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Eleven years after its founding, Warby Parker last month made its public debut.
The DTC brand, which disrupted the way consumers buy eyewear, helped pave the path for other DTC companies, spurring the phrase "The Warby Parker of X" whenever a new, hot brand entered the scene. Warby Parker, which got its start selling glasses directly to consumers online, has grown its business over the years, from opening its first location in April 2013 to expanding its physical footprint to over 145 stores.
And it appears Warby Parker is betting on those stores as it works toward becoming a profitable retailer. DTC brands have used stores as a tool to help offset the high marketing costs associated with acquiring customers online, which often hinder a company's ability to reach profitability.
Nonetheless, Warby Parker's direct listing came amid a flood of e-commerce brands looking to go public over the past two years: Other DTC darlings, like Casper and soon Allbirds, have placed their bets on the public market as well.
Warby Parker's public listing has been one to watch. When Warby Parker went public via direct listing last month, it began trading at $54.05 a share — more than double what it was being sold for in the private markets in August. In the month or so since its public debut, the brand's stock has remained around the $50 per share mark.
In contrast, when Casper filed for an initial public offering in early 2020, it initially set its share price between $17 and $19. Just over a week later, the mattress brand slashed that price, and when it officially began trading on the New York Stock Exchange, it opened at $14.50 a share. About a month and a half after its public debut, Casper's stock hit an all-time low of $3.18 a share. Though its stock has ticked up in recent months, it has yet to exceed — or even reach — its opening share price.
For companies that have operated in the private markets for their entire existence, why take the risk of not only listing shares publicly, but also making financials publicly available?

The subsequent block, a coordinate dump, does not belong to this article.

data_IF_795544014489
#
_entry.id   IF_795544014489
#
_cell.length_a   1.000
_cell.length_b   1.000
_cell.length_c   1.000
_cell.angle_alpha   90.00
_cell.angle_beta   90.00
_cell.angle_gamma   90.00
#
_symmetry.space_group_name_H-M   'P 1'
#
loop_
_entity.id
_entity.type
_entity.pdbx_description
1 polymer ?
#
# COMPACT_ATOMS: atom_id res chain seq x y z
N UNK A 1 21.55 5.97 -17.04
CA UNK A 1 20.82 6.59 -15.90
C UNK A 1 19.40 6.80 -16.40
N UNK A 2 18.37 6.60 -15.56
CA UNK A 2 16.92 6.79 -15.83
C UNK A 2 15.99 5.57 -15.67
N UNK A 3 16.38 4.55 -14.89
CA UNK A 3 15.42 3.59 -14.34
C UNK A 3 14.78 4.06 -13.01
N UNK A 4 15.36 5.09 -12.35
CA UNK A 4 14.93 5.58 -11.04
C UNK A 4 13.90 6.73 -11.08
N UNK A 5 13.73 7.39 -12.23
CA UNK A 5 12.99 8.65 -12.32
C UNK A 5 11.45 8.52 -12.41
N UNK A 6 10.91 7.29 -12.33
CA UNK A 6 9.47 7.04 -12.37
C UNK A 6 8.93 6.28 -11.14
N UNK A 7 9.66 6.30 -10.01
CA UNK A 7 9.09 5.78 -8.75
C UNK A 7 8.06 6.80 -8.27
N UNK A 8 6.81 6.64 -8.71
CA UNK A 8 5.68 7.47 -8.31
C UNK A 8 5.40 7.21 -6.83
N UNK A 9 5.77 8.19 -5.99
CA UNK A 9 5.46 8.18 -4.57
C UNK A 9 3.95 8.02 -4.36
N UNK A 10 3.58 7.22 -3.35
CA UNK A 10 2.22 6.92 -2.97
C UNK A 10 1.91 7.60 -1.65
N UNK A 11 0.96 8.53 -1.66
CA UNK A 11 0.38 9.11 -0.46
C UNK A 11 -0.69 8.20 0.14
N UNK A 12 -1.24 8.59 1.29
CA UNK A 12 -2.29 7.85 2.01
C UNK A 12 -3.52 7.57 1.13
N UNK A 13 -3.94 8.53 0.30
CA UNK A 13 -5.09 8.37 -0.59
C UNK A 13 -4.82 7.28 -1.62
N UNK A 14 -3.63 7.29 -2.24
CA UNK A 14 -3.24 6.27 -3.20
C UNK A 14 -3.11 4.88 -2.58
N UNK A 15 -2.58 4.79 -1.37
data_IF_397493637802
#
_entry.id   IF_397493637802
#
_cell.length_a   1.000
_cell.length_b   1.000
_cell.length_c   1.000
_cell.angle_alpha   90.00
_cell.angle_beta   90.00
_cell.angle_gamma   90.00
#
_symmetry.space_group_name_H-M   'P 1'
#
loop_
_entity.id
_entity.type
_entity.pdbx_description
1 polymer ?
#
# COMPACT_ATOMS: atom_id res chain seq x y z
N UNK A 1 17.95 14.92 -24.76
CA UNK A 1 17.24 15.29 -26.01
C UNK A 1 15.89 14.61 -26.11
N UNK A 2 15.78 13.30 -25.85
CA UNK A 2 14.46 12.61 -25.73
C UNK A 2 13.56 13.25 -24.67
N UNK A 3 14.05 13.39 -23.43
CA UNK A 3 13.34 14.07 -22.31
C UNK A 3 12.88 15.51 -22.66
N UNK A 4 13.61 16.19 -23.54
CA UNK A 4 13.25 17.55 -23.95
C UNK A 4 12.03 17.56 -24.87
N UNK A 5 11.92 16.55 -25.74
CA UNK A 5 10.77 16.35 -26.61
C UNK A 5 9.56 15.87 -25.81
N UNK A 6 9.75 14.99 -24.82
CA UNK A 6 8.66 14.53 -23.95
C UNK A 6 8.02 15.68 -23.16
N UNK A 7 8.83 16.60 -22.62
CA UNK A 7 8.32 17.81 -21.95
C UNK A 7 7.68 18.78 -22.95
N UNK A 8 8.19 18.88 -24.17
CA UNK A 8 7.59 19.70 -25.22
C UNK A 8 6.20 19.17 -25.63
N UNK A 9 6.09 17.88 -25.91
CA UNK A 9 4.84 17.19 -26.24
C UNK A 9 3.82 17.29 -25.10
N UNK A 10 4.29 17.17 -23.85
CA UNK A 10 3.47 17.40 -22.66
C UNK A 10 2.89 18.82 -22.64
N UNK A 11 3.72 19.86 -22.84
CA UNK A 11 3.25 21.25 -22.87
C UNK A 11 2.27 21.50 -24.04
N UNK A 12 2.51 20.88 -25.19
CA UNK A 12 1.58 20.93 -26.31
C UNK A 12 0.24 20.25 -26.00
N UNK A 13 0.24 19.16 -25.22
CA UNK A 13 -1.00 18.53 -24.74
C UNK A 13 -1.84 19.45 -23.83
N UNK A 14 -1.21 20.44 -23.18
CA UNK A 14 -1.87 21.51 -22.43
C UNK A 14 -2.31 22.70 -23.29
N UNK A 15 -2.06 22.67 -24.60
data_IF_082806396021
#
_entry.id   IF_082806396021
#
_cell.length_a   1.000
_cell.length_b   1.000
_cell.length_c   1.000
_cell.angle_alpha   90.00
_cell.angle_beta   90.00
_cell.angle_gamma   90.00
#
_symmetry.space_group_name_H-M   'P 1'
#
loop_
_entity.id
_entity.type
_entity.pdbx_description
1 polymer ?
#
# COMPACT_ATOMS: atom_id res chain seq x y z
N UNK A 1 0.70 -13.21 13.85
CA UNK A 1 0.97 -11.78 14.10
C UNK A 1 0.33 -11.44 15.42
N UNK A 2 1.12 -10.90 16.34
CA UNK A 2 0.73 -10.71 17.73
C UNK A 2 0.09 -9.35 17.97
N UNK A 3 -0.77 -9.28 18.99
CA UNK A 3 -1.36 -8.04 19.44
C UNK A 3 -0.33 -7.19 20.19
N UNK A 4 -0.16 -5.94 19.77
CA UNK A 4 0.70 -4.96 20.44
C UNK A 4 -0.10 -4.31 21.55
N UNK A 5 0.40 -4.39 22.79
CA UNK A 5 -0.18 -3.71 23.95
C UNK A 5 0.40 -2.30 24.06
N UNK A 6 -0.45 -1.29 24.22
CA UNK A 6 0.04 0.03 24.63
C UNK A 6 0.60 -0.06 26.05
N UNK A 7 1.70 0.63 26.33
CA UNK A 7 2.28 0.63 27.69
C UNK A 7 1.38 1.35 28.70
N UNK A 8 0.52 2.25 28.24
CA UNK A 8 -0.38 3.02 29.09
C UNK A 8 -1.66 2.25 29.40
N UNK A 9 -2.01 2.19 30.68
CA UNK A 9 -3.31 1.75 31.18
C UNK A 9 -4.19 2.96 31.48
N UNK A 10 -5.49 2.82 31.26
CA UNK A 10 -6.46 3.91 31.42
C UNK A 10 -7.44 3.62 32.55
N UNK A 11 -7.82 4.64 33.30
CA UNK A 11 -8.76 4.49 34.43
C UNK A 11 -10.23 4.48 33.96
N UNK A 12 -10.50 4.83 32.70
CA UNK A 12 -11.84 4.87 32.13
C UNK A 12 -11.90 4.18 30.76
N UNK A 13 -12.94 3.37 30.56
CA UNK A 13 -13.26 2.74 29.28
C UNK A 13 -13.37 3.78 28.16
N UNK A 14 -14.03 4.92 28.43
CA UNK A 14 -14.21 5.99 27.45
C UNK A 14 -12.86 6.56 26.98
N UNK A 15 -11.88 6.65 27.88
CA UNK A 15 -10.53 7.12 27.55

Theoretically, if a company is growing quickly and is cash flow positive, it could delay going to the public markets forever and remain a privately held company, according to David Wessels, an adjunct professor of finance at the University of Pennsylvania's Wharton School. But at some point, a company needs more.
"If you need cash — historically speaking, at some point the private markets could no longer fill your needs," he said. "That's when you would have the public markets."
Aside from gaining access to more capital, entering the public markets also gives companies a tremendous amount of credibility and gravitas, Wessels added, because brands not only have a strong consumer base at that point, but also an investor base supporting the business.
"A strategic sale usually doesn't have quite the splash that an IPO would have," Wessels said.
And sometimes, when the conditions are right, the market can help sway a brand in the direction of an IPO.
While acquisitions have remained the most popular option among DTC exits, public listings have been gaining steam: Retail Dive has tracked 17 major IPO or other public listing filings this year alone. And according to Pitchbook, IPOs in the DTC space this year have already hit a 12-year high, reaching 19 IPOs, up from nine and seven in 2020 and 2019, respectively.
By: Caroline Jansen